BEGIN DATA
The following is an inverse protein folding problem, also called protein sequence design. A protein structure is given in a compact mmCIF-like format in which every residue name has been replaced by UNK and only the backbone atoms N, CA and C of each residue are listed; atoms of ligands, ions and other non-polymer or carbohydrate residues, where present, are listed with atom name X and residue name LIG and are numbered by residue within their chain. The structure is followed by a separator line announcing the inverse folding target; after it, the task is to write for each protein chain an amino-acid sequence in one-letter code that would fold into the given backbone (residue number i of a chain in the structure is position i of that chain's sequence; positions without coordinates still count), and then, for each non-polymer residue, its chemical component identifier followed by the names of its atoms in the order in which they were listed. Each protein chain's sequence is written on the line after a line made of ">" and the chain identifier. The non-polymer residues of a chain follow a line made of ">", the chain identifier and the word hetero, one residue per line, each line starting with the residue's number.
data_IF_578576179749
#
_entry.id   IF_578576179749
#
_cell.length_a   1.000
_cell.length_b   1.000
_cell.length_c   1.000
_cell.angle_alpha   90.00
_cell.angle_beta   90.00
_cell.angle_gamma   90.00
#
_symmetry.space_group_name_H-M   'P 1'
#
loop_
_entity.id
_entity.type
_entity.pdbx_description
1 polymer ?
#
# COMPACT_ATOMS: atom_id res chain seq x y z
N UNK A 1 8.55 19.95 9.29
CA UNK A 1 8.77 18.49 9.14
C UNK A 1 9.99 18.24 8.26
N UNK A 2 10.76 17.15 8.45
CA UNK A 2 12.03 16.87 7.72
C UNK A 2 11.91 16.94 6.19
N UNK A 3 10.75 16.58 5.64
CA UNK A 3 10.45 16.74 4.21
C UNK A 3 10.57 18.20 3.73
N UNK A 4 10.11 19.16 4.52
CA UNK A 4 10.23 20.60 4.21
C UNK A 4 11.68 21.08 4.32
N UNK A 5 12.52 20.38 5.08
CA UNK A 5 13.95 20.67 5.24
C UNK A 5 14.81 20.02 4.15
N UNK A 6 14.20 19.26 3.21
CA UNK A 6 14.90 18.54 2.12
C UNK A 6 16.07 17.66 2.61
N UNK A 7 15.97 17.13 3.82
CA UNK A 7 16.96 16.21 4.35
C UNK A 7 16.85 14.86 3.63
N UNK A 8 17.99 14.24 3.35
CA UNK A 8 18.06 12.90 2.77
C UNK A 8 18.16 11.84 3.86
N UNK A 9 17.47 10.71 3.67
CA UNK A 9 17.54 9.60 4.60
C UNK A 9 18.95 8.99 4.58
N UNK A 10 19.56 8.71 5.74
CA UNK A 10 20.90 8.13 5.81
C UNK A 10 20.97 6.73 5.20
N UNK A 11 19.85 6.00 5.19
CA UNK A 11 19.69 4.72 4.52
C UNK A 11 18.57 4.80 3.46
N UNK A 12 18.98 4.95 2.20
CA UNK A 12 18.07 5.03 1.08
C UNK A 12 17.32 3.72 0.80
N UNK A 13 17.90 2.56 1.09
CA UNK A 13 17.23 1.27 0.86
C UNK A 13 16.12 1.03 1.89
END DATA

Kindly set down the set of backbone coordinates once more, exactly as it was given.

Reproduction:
The following is an inverse protein folding problem, also called protein sequence design. A protein structure is given in a compact mmCIF-like format in which every residue name has been replaced by UNK and only the backbone atoms N, CA and C of each residue are listed; atoms of ligands, ions and other non-polymer or carbohydrate residues, where present, are listed with atom name X and residue name LIG and are numbered by residue within their chain. The structure is followed by a separator line announcing the inverse folding target; after it, the task is to write for each protein chain an amino-acid sequence in one-letter code that would fold into the given backbone (residue number i of a chain in the structure is position i of that chain's sequence; positions without coordinates still count), and then, for each non-polymer residue, its chemical component identifier followed by the names of its atoms in the order in which they were listed. Each protein chain's sequence is written on the line after a line made of ">" and the chain identifier. The non-polymer residues of a chain follow a line made of ">", the chain identifier and the word hetero, one residue per line, each line starting with the residue's number.
data_IF_578576179749
#
_entry.id   IF_578576179749
#
_cell.length_a   1.000
_cell.length_b   1.000
_cell.length_c   1.000
_cell.angle_alpha   90.00
_cell.angle_beta   90.00
_cell.angle_gamma   90.00
#
_symmetry.space_group_name_H-M   'P 1'
#
loop_
_entity.id
_entity.type
_entity.pdbx_description
1 polymer ?
#
# COMPACT_ATOMS: atom_id res chain seq x y z
N UNK A 1 8.55 19.95 9.29
CA UNK A 1 8.77 18.49 9.14
C UNK A 1 9.99 18.24 8.26
N UNK A 2 10.76 17.15 8.45
CA UNK A 2 12.03 16.87 7.72
C UNK A 2 11.91 16.94 6.19
N UNK A 3 10.75 16.58 5.64
CA UNK A 3 10.45 16.74 4.21
C UNK A 3 10.57 18.20 3.73
N UNK A 4 10.11 19.16 4.52
CA UNK A 4 10.23 20.60 4.21
C UNK A 4 11.68 21.08 4.32
N UNK A 5 12.52 20.38 5.08
CA UNK A 5 13.95 20.67 5.24
C UNK A 5 14.81 20.02 4.15
N UNK A 6 14.20 19.26 3.21
CA UNK A 6 14.90 18.54 2.12
C UNK A 6 16.07 17.66 2.61
N UNK A 7 15.97 17.13 3.82
CA UNK A 7 16.96 16.21 4.35
C UNK A 7 16.85 14.86 3.63
N UNK A 8 17.99 14.24 3.35
CA UNK A 8 18.06 12.90 2.77
C UNK A 8 18.16 11.84 3.86
N UNK A 9 17.47 10.71 3.67
CA UNK A 9 17.54 9.60 4.60
C UNK A 9 18.95 8.99 4.58
N UNK A 10 19.56 8.71 5.74
CA UNK A 10 20.90 8.13 5.81
C UNK A 10 20.97 6.73 5.20
N UNK A 11 19.85 6.00 5.19
CA UNK A 11 19.69 4.72 4.52
C UNK A 11 18.57 4.80 3.46
N UNK A 12 18.98 4.95 2.20
CA UNK A 12 18.07 5.03 1.08
C UNK A 12 17.32 3.72 0.80
N UNK A 13 17.90 2.56 1.09
CA UNK A 13 17.23 1.27 0.86
C UNK A 13 16.12 1.03 1.89